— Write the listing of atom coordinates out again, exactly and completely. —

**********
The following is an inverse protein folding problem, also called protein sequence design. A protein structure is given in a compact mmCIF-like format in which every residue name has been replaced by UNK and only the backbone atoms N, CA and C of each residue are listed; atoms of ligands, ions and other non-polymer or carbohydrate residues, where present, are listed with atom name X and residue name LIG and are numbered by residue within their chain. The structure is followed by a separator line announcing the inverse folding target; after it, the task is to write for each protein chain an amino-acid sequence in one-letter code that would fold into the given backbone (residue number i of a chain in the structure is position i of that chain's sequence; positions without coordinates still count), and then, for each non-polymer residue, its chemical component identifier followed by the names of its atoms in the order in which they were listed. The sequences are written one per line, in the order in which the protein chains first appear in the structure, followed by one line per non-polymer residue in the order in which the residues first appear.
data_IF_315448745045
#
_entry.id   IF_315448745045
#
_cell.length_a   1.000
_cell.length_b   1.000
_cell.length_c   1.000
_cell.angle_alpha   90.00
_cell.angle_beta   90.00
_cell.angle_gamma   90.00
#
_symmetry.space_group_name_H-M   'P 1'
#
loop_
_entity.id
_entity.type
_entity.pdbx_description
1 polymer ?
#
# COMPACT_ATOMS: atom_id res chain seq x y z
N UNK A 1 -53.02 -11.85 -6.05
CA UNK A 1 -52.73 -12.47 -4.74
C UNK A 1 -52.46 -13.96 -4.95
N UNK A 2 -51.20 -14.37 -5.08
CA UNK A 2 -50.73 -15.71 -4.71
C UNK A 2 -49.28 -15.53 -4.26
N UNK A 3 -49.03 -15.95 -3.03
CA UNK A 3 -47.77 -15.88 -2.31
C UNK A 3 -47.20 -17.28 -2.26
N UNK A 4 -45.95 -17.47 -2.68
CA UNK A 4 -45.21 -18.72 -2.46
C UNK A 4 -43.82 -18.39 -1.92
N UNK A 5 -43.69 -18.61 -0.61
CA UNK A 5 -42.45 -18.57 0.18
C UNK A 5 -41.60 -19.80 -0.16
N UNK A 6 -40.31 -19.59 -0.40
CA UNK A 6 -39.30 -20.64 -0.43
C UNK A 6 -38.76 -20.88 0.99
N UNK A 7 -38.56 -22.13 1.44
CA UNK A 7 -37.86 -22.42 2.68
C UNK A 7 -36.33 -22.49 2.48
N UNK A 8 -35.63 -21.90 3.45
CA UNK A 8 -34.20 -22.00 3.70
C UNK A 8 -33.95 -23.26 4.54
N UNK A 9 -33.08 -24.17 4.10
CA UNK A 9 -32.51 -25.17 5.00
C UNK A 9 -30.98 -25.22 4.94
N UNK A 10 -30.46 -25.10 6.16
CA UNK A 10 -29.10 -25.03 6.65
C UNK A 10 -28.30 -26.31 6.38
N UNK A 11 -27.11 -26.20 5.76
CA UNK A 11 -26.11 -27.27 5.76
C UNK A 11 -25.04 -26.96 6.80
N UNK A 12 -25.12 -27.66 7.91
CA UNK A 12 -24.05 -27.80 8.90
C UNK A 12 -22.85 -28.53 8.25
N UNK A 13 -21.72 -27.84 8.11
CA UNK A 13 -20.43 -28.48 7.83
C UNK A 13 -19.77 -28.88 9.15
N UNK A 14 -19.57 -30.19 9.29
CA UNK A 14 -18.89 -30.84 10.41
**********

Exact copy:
The following is an inverse protein folding problem, also called protein sequence design. A protein structure is given in a compact mmCIF-like format in which every residue name has been replaced by UNK and only the backbone atoms N, CA and C of each residue are listed; atoms of ligands, ions and other non-polymer or carbohydrate residues, where present, are listed with atom name X and residue name LIG and are numbered by residue within their chain. The structure is followed by a separator line announcing the inverse folding target; after it, the task is to write for each protein chain an amino-acid sequence in one-letter code that would fold into the given backbone (residue number i of a chain in the structure is position i of that chain's sequence; positions without coordinates still count), and then, for each non-polymer residue, its chemical component identifier followed by the names of its atoms in the order in which they were listed. The sequences are written one per line, in the order in which the protein chains first appear in the structure, followed by one line per non-polymer residue in the order in which the residues first appear.
data_IF_315448745045
#
_entry.id   IF_315448745045
#
_cell.length_a   1.000
_cell.length_b   1.000
_cell.length_c   1.000
_cell.angle_alpha   90.00
_cell.angle_beta   90.00
_cell.angle_gamma   90.00
#
_symmetry.space_group_name_H-M   'P 1'
#
loop_
_entity.id
_entity.type
_entity.pdbx_description
1 polymer ?
#
# COMPACT_ATOMS: atom_id res chain seq x y z
N UNK A 1 -53.02 -11.85 -6.05
CA UNK A 1 -52.73 -12.47 -4.74
C UNK A 1 -52.46 -13.96 -4.95
N UNK A 2 -51.20 -14.37 -5.08
CA UNK A 2 -50.73 -15.71 -4.71
C UNK A 2 -49.28 -15.53 -4.26
N UNK A 3 -49.03 -15.95 -3.03
CA UNK A 3 -47.77 -15.88 -2.31
C UNK A 3 -47.20 -17.28 -2.26
N UNK A 4 -45.95 -17.47 -2.68
CA UNK A 4 -45.21 -18.72 -2.46
C UNK A 4 -43.82 -18.39 -1.92
N UNK A 5 -43.69 -18.61 -0.61
CA UNK A 5 -42.45 -18.57 0.18
C UNK A 5 -41.60 -19.80 -0.16
N UNK A 6 -40.31 -19.59 -0.40
CA UNK A 6 -39.30 -20.64 -0.43
C UNK A 6 -38.76 -20.88 0.99
N UNK A 7 -38.56 -22.13 1.44
CA UNK A 7 -37.86 -22.42 2.68
C UNK A 7 -36.33 -22.49 2.48
N UNK A 8 -35.63 -21.90 3.45
CA UNK A 8 -34.20 -22.00 3.70
C UNK A 8 -33.95 -23.26 4.54
N UNK A 9 -33.08 -24.17 4.10
CA UNK A 9 -32.51 -25.17 5.00
C UNK A 9 -30.98 -25.22 4.94
N UNK A 10 -30.46 -25.10 6.16
CA UNK A 10 -29.10 -25.03 6.65
C UNK A 10 -28.30 -26.31 6.38
N UNK A 11 -27.11 -26.20 5.76
CA UNK A 11 -26.11 -27.27 5.76
C UNK A 11 -25.04 -26.96 6.80
N UNK A 12 -25.12 -27.66 7.91
CA UNK A 12 -24.05 -27.80 8.90
C UNK A 12 -22.85 -28.53 8.25
N UNK A 13 -21.72 -27.84 8.11
CA UNK A 13 -20.43 -28.48 7.83
C UNK A 13 -19.77 -28.88 9.15
N UNK A 14 -19.57 -30.19 9.29
CA UNK A 14 -18.89 -30.84 10.41